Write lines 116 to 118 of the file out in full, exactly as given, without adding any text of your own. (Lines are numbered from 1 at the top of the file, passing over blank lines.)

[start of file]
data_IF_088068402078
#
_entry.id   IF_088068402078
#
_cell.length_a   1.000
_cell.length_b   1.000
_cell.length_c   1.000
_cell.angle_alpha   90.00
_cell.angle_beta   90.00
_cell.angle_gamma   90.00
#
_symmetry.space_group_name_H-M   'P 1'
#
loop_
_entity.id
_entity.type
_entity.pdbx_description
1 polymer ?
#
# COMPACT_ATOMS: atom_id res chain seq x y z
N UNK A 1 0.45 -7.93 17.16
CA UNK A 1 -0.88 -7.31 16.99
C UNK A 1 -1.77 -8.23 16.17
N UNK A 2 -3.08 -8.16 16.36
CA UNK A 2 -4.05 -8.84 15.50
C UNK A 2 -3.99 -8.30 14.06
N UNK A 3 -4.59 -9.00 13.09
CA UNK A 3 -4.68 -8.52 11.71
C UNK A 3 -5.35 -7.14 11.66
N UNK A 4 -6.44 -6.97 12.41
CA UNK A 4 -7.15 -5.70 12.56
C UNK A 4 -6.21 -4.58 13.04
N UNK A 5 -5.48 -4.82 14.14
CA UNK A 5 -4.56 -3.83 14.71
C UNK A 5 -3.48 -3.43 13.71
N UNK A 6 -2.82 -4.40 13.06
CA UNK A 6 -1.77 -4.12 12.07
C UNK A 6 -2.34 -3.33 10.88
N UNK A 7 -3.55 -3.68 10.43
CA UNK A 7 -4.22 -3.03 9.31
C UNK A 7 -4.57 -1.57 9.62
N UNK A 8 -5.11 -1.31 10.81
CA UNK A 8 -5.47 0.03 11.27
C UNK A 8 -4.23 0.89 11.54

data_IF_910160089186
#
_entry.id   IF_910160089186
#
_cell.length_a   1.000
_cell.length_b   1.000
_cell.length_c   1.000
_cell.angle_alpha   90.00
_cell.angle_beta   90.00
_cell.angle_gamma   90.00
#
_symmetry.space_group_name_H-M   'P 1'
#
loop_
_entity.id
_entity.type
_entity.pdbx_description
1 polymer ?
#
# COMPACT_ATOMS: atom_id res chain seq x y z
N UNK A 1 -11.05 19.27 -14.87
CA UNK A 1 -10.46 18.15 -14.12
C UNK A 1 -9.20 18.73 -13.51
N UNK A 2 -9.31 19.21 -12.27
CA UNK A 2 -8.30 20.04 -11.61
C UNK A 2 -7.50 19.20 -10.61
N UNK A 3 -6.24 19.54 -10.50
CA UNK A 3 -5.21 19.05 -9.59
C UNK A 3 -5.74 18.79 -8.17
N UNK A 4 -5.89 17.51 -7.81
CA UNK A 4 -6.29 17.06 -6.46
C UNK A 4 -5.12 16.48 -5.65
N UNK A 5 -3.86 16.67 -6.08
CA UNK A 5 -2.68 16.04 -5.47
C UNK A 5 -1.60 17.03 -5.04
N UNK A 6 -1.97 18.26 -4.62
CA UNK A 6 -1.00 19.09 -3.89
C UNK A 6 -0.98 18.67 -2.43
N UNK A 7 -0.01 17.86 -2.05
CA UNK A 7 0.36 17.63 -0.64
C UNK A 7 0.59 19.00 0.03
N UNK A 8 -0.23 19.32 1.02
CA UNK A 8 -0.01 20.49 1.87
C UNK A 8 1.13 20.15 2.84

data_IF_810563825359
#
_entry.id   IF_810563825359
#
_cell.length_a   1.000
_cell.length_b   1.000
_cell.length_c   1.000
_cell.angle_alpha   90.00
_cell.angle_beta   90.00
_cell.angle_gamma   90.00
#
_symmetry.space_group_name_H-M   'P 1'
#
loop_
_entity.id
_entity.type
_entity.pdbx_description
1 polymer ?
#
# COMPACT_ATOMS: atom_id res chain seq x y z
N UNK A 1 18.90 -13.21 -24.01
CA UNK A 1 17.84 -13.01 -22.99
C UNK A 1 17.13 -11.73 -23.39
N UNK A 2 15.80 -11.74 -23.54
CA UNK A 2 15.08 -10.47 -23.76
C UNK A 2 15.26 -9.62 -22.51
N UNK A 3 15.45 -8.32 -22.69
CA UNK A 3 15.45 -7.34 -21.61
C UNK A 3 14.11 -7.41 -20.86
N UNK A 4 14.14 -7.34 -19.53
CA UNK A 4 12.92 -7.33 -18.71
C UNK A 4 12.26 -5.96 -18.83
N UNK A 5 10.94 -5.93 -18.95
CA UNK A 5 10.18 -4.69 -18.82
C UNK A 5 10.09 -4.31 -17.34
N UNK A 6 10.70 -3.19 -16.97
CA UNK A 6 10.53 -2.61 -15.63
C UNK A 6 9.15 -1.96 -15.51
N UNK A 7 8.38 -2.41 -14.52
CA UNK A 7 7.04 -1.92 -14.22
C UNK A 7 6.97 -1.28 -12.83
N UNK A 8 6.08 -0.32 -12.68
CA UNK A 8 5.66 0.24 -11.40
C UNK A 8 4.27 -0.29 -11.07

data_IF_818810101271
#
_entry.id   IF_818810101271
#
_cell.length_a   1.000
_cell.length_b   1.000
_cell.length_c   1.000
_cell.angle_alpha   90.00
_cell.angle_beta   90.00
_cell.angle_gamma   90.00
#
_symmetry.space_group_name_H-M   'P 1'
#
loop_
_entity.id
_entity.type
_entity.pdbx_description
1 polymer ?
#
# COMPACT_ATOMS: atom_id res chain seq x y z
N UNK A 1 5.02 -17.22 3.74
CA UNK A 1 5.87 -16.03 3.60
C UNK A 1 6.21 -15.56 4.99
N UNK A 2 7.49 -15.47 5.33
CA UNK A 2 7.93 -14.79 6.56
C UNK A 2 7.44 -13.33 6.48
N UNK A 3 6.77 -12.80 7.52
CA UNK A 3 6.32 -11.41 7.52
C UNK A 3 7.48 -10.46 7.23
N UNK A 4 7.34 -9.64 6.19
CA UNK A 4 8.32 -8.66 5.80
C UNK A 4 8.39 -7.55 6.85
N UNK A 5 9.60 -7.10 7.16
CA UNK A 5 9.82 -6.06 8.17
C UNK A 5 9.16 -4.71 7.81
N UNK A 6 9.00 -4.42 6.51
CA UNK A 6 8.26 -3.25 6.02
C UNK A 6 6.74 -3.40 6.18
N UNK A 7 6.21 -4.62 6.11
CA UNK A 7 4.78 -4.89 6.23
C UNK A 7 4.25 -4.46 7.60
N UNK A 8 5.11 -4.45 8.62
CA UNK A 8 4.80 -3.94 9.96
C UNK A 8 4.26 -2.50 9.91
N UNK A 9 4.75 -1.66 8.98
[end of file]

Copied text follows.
CA UNK A 3 15.45 -7.34 -21.61
C UNK A 3 14.11 -7.41 -20.86
N UNK A 4 14.14 -7.34 -19.53